I decided to take yesterday off from writing. It was mainly because in the wee hours of Friday morning, I awoke at about 2:00am and had trouble getting back to sleep. I had been having an erotic dream. I don’t have a lot of those anymore, so I was disappointed when I woke up. Weirdly enough, I dreamt I was having sex with Wil Wheaton. I have never even thought about having sex with him, so I’m not sure where that came from. Maybe it’s because I was recently triggered on his page. He’s definitely cute, but we’re both happily married to other people, so I doubt that’s a dream that will ever come to fruition.

Once my eyes cracked open, I got up to go to the bathroom. And then– sorry for the TMI– but I got a case of the shits. After I was finished, I left the bathroom and noticed I smelled it in another room, only it wasn’t of the human variety. Arran, bless his heart, sometimes poops when he sleeps, so I thought maybe that was the issue. But I didn’t see any evidence of that, so I checked on Noyzi, who was in his bed. The smell of poop also faded downstairs, so I could tell he wasn’t the culprit. Noyzi still doesn’t venture upstairs on his own.

Then I went into my office and, though I wasn’t wearing my contacts, I could see a fuzzy, stinky, brown puddle on one of my nice rugs. It’s one that doesn’t get walked on a lot, so it’s still pretty pristine. Arran had gone in there and dropped some diarrhea. Bill got up and cleaned up the mess while I let the dogs out. Noyzi went out and pooped, too… and it was at that point that I realized we all must have eaten something bad. Later on, Bill also had a touch of the shits. My guess is was the chicken from the chicken man, who sells his wares on Thursdays. This has never happened before, so I count it as a “one off”, as the Brits would put it.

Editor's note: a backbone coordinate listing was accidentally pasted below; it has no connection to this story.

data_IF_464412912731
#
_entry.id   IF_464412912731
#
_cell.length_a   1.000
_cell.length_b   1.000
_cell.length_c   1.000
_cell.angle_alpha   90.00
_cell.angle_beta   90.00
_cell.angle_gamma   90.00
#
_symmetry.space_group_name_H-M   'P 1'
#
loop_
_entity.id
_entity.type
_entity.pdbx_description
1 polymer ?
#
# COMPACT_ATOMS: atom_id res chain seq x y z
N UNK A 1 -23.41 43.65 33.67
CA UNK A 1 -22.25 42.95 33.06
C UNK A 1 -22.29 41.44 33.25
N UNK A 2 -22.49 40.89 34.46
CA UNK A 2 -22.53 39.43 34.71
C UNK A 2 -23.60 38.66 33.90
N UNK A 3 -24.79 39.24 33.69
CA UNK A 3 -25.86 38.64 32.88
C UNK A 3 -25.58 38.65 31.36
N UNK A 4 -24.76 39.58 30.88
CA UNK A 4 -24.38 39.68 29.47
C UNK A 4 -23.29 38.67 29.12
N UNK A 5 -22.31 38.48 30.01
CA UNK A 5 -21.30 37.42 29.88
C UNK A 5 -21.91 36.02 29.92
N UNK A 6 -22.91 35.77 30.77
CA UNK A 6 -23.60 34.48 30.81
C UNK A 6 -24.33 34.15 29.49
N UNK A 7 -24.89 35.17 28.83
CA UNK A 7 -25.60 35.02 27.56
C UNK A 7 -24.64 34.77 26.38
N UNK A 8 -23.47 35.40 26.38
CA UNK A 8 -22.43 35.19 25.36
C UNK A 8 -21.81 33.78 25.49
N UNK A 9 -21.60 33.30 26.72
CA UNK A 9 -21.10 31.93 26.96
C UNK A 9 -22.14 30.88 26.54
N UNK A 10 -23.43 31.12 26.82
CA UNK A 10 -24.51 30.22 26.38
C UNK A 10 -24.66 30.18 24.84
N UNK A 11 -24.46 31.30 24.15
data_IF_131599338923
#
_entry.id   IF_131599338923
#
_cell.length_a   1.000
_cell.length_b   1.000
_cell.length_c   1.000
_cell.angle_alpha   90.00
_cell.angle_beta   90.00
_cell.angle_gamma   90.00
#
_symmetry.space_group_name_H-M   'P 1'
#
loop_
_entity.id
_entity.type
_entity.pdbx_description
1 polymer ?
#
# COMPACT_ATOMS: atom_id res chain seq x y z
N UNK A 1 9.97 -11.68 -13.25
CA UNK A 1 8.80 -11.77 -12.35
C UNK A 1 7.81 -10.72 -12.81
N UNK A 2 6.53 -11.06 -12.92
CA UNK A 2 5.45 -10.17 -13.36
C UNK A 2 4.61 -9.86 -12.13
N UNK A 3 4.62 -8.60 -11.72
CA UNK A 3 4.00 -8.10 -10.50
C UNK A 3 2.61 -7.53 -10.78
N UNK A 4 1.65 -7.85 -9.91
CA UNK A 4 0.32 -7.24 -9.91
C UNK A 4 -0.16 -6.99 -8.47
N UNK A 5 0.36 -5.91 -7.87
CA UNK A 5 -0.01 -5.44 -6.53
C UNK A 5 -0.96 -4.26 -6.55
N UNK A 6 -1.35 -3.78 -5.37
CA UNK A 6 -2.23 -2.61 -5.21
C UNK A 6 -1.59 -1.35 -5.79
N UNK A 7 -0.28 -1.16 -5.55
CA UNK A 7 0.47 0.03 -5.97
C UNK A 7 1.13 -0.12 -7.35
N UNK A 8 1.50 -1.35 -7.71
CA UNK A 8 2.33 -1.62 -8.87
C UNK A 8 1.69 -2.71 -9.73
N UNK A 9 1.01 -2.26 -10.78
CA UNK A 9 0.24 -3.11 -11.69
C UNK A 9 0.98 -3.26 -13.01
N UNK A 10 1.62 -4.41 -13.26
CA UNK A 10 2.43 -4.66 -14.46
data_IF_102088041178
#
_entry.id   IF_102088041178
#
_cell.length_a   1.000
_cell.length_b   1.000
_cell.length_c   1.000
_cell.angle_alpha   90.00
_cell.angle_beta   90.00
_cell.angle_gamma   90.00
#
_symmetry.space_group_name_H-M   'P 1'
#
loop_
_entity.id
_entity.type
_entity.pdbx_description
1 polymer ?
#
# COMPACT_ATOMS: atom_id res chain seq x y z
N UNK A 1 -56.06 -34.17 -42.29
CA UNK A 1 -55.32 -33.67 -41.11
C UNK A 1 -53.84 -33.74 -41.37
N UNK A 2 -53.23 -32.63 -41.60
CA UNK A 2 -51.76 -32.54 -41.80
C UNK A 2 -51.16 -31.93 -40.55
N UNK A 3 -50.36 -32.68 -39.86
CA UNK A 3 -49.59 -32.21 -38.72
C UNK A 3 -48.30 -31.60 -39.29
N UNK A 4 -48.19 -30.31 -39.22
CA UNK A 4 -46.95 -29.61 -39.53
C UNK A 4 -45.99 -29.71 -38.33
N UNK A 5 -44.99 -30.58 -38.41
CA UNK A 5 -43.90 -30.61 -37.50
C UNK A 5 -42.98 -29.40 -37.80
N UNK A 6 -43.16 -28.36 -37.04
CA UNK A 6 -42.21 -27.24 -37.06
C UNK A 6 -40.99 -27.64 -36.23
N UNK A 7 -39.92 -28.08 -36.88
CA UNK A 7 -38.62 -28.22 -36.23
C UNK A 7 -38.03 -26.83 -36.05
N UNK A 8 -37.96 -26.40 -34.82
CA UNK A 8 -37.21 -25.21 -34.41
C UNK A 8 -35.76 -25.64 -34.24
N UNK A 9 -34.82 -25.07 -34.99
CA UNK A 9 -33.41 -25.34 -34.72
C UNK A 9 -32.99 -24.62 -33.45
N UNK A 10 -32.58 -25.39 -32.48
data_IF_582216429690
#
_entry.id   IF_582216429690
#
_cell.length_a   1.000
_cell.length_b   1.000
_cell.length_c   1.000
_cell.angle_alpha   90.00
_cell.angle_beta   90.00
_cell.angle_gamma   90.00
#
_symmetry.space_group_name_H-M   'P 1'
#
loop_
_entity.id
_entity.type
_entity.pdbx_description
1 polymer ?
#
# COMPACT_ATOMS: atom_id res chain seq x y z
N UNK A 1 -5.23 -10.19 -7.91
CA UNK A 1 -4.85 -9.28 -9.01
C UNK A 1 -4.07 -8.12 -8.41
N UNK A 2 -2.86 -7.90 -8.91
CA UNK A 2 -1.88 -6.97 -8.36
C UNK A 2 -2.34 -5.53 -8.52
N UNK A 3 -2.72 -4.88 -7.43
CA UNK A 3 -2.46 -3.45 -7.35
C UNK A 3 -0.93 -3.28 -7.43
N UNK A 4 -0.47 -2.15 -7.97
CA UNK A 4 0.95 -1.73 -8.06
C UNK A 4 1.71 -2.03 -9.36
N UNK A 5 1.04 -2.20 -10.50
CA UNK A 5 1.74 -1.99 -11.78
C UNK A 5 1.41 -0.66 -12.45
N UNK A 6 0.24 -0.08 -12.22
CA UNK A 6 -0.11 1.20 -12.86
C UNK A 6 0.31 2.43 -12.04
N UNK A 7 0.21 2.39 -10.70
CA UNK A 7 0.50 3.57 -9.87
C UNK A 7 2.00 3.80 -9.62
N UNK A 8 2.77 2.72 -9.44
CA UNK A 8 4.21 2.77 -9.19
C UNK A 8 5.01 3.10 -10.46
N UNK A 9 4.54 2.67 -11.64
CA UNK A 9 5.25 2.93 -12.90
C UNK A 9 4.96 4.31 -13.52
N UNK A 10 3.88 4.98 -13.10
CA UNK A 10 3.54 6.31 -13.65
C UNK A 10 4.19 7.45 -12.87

In any case, I was kind of tired yesterday and not in the mood to write. I also find that when I take a day or two off, it’s good for my brain. Gives me a chance to refresh. Gives my readers a chance to catch up, if they want to… not that many people do. Right now, it appears I have lots of folks interested in my posts about Jocelyn Zichterman, Scott Drummond, Richard Jahnke, and Erin McCay George. These are all mostly book reviews, which rarely get a lot of attention when I first post them, but later attract readers. That’s one reason why I’ve been reposting stuff from my original blog. The book reviews are fairly “evergreen”– as in they attract views and money, if this blog were monetized, which it’s not. I post the book reviews as a “service” for the interested. Sometimes I read and review books that others are interested in but may not want to buy or can’t borrow.